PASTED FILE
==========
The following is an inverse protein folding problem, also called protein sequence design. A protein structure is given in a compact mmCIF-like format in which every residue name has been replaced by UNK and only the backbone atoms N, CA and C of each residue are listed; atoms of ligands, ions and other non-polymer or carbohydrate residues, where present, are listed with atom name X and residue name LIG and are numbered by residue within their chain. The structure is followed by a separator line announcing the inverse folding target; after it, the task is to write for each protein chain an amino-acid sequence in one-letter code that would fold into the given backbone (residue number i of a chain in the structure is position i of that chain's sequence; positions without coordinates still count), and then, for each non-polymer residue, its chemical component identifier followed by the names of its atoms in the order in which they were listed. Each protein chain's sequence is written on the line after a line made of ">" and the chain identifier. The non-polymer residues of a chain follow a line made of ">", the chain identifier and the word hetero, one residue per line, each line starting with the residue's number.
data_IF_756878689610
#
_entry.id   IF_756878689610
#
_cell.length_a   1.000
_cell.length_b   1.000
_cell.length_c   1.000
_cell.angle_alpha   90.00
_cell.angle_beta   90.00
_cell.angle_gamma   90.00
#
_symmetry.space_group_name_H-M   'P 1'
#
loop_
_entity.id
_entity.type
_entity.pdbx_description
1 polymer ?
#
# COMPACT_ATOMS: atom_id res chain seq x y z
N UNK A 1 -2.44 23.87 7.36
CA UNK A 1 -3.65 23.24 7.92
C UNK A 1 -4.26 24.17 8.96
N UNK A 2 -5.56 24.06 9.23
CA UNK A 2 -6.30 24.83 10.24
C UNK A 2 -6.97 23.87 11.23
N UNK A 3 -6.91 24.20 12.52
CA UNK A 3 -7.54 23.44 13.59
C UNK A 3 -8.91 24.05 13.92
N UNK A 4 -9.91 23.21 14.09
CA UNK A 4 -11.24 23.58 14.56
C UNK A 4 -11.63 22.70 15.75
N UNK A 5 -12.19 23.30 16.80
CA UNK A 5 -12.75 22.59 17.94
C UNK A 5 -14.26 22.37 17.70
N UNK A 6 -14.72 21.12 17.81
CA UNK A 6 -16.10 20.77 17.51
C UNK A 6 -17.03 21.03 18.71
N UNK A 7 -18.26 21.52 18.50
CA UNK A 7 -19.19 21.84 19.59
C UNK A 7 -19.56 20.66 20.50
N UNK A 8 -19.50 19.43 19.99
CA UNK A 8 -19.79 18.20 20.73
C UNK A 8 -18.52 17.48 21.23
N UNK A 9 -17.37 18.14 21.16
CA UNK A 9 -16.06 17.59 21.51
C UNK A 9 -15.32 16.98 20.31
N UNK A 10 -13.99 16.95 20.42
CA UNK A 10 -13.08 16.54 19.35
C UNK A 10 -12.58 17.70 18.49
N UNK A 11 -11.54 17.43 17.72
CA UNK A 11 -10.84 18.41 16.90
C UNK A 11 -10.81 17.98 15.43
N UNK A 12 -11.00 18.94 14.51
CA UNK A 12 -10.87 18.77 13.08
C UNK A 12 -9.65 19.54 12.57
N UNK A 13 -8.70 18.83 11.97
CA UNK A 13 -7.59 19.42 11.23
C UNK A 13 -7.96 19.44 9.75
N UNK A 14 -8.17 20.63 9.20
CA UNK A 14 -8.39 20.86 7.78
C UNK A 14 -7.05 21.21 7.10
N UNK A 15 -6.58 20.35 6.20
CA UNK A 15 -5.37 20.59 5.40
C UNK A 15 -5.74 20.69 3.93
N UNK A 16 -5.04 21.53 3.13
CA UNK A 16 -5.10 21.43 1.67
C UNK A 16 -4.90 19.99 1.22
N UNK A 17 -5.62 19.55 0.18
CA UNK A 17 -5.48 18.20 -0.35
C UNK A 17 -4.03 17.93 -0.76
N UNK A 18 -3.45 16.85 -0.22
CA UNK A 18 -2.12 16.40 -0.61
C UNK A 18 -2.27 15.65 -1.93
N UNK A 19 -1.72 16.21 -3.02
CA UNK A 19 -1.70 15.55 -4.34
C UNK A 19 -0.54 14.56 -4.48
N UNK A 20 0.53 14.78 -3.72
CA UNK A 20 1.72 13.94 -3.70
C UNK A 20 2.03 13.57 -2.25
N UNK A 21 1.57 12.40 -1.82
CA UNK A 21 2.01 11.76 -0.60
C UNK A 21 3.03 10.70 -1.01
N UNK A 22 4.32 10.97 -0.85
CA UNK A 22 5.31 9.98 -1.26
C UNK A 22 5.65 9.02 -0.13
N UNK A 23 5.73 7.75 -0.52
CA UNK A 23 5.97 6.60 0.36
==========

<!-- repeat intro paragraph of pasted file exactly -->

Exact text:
The following is an inverse protein folding problem, also called protein sequence design. A protein structure is given in a compact mmCIF-like format in which every residue name has been replaced by UNK and only the backbone atoms N, CA and C of each residue are listed; atoms of ligands, ions and other non-polymer or carbohydrate residues, where present, are listed with atom name X and residue name LIG and are numbered by residue within their chain. The structure is followed by a separator line announcing the inverse folding target; after it, the task is to write for each protein chain an amino-acid sequence in one-letter code that would fold into the given backbone (residue number i of a chain in the structure is position i of that chain's sequence; positions without coordinates still count), and then, for each non-polymer residue, its chemical component identifier followed by the names of its atoms in the order in which they were listed. Each protein chain's sequence is written on the line after a line made of ">" and the chain identifier. The non-polymer residues of a chain follow a line made of ">", the chain identifier and the word hetero, one residue per line, each line starting with the residue's number.